Vehicles of varying levels of automation have been working their way on to American roads. Twenty-nine (29) states so far have passed legislation on ‘self-driving’ cars.
Developments around the vehicles have led garage specialist Sandy Zrimsek, VP transportation underwriting at Colony Specialty, to warn of a “claims nightmare”, a regulation gulf, and a public awareness gap.
According to Zrimsek: “Without [further] guidance from regulators, it’s not clear what the path forward will look like, and uncertainty is bad for the insurance industry. We don’t know how to change our rates or coverages to meet the needs of what is coming in.”
Manufacturers and regulators should be working to make sure road users and those behind the wheel of autonomous vehicles have “some kind of education” on how the vehicles and liability works, according to Zrimsek, particularly while a gap exists between fully self-driving vehicles and those that need user intervention such as advanced driver-assistance system (ADAS) vehicles.
Level two vehicles provide continuous assistance with acceleration, braking and steering – but the driver must remain “fully engaged and attentive”. This is the top level of autonomy currently available to the motoring general public.
As vehicles stray into level three territory, where they can actively perform driving tasks while the driver remains free to take over, the driver “must be available” to resume all aspects of driving.
Into level four, or “high automation”, the system handles driving in limited-service areas in which a human driver is not required to operate it.
It is only when a vehicle reaches level five, or full automation, that a human driver is not needed to operate the vehicle at all.
As the vehicles become more hi-tech and move up the autonomy scale, there is greater scope for public confusion – and while level two is the highest level a typical consumer might expect to get behind the wheel of, in the commercial world things have moved at a different pace.
In shipping and e-commerce, autonomous heavy trucks and truck tractors have been mooted as a solution to driver shortages and to cut down costs. The market for autonomous trucks is predicted to grow from $460 million in 2024 to $1.55 billion by 2030, according to research from Markets and Markets, and these are already on the road in pilots in some states.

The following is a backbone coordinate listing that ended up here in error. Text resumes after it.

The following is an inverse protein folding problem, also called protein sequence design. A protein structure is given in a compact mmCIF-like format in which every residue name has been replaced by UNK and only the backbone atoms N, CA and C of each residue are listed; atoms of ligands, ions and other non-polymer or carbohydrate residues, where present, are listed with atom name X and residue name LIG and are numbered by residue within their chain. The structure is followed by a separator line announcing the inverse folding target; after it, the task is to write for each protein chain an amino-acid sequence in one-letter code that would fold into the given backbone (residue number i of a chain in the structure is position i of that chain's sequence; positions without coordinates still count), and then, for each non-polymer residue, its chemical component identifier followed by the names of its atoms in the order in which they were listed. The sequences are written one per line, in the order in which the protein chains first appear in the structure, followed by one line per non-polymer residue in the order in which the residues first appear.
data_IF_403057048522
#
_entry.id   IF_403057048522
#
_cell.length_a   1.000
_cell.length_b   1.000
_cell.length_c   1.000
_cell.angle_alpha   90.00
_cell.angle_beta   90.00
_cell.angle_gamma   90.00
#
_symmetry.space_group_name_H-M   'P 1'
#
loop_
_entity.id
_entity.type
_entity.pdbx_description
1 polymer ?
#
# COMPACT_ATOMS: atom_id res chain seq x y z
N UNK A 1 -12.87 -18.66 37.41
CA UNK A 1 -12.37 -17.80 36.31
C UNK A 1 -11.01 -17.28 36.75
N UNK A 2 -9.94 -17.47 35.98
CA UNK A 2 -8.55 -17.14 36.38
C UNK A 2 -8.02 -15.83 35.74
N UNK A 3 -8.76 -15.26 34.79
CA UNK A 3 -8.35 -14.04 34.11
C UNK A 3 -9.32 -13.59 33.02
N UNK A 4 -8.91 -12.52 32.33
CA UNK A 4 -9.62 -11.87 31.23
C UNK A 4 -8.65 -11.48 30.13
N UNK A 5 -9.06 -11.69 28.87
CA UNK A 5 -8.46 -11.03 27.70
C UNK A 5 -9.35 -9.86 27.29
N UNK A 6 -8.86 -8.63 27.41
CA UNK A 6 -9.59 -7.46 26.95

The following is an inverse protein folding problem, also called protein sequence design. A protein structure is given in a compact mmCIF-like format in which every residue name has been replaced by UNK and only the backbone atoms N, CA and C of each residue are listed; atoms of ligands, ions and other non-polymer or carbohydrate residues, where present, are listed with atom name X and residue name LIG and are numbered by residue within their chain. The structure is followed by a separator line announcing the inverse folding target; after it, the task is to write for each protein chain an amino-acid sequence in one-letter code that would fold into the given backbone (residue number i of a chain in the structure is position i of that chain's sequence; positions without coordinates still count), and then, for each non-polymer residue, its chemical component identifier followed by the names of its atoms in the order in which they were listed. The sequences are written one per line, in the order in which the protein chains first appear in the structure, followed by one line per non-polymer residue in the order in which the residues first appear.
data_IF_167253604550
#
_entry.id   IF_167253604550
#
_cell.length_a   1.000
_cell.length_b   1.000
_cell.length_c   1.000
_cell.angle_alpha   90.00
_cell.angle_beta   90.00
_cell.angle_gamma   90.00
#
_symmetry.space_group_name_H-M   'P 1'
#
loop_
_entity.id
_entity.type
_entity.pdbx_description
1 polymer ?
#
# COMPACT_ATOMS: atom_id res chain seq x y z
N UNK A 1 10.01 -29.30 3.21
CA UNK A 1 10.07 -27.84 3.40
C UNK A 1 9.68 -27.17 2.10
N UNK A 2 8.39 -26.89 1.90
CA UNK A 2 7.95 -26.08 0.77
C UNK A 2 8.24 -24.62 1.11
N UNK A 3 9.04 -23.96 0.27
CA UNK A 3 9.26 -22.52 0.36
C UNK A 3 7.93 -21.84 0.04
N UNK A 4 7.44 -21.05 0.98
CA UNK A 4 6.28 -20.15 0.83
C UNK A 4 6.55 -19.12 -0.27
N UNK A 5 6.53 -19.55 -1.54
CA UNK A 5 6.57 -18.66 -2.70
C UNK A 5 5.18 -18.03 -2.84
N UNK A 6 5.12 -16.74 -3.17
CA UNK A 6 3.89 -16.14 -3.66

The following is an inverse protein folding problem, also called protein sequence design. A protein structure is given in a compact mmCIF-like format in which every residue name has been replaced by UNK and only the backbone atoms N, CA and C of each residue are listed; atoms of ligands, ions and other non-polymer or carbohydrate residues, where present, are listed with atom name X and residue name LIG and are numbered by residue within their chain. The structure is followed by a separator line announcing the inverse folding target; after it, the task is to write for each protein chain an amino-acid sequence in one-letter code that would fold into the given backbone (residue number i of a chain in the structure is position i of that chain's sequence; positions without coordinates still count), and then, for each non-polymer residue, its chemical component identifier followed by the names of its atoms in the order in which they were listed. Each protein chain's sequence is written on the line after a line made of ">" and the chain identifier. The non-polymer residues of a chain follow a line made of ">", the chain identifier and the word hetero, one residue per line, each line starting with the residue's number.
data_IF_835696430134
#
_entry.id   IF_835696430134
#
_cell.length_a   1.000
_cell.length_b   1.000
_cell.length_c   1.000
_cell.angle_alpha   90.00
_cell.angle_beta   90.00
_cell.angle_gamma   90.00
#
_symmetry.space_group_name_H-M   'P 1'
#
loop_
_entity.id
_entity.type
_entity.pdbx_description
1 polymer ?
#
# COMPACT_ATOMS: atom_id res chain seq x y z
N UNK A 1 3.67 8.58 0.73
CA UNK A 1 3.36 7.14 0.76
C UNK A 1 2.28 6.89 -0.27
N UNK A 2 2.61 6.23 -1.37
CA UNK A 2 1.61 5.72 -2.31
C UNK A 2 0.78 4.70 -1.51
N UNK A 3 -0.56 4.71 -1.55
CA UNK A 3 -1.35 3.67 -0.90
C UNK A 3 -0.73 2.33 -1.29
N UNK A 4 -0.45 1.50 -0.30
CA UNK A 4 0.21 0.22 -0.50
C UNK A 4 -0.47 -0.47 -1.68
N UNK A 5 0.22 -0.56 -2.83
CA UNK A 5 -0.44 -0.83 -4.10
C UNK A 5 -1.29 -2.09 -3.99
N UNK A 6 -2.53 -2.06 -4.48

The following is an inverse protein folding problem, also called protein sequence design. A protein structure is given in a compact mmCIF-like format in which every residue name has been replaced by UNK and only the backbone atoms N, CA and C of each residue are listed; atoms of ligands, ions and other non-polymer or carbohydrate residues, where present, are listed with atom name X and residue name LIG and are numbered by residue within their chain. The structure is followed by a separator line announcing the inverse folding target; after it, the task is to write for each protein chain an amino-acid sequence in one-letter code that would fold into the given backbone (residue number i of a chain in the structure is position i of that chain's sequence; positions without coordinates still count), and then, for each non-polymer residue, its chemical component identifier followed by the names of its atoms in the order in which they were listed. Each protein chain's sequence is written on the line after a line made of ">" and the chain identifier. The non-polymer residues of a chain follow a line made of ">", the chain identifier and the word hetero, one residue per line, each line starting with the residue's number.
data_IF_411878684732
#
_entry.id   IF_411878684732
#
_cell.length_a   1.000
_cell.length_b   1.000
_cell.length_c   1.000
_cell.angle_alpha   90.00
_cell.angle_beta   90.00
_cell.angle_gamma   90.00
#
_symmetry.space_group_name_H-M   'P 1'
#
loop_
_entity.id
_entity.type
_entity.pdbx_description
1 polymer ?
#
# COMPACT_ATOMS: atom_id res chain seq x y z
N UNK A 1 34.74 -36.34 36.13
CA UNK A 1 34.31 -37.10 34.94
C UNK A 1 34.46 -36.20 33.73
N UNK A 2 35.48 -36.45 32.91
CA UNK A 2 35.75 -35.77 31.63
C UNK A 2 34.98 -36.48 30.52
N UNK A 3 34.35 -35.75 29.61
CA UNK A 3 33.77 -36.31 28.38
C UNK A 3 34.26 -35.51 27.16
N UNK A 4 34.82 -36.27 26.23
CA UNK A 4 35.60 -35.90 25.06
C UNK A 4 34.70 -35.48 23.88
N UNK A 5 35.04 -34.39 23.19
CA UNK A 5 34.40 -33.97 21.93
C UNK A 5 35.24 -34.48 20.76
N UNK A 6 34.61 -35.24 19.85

Garage specialist Zrimsek predicted that more automated vehicles will soon begin hitting outside, or non-manufacturer, repair shops.
Within “as soon as the next few years”, the vehicles could also be reaching traditional used car dealers, Zrimsek said.
This, Zrimsek said, poses a potential problem. The Colony Specialty VP said that the carrier has spoken with local auto repair shops that do not yet have access to training for automated vehicle systems.
“[Repairers] need to make sure that they have the proper training to be able to fix, replace, and repair these systems – otherwise, they could be voiding warranties or causing more losses,” said Zrimsek.
It is not a case of repairers being unwilling to get up to speed, according to Zrimsek, but instead that training is not always available.
“It’s my understanding that these systems are expensive,” Zrimsek said. “And the cost to repair or replace is unknown.”
From an insurer perspective, it is important that OEMs are not able to cannibalize the repair market thanks to the new technology.
“We want to see a competitive repair market, we don’t want to necessarily see that being able to be captured completely by the manufacturers,” said Bob Passmore, department VP, personal lines, American Property Casualty Insurance Association.
The “complexity” of repairs has increased thanks to the more advanced technology in cars today, according to Passmore.
“It’s [no longer] a piece of glass and a piece of glass out, or a fender off and a fender on, you have to make sure that all the sensors and cameras, all the bells and whistles the vehicle has to help keep you out of crashes are still working before and after,” Passmore said.
“And that makes it a little more expensive.”
The average ticket cost has gone up 50% over the past few years, according to Automotive Service Association collision operations divisions director and LaMettry’s Collision general manager Brandon Mehdizadeh.
“We do a lot of OEM certification repairs – domestic, European, Korean, Japanese,” Mehdizadeh said.
With “everybody” now looking to put ADAS in new cars, this is leading to a “more expensive” repair process, according to Mehdizadeh. However, the ASA collisions boss was confident that at least some repairers can access relevant training materials and have begun building up skillsets.
“The ones who are familiar with some of the EV cars and the newest technology that are fixing them can get access to the information,” Mehdizadeh said. “And it’s not that difficult to access and get it.”
Mehdizadeh described the repairer landscape as a “kind of pay to play segment”, with those with network ties and communication with OEMs better able “to get information fairly quickly.”
Training and skillsets are evolving, Mehdizadeh said, as body shops grow more “technically advanced”.
“The new generations that are coming up […] tend to be more tech savvy, so it’s kind of a good situation and good switch to be part of,” Mehdizadeh said. “But shops that are starting from scratch and don’t really do the research or have the funds to pay for access and the equipment and tooling, yes there will be a challenge.”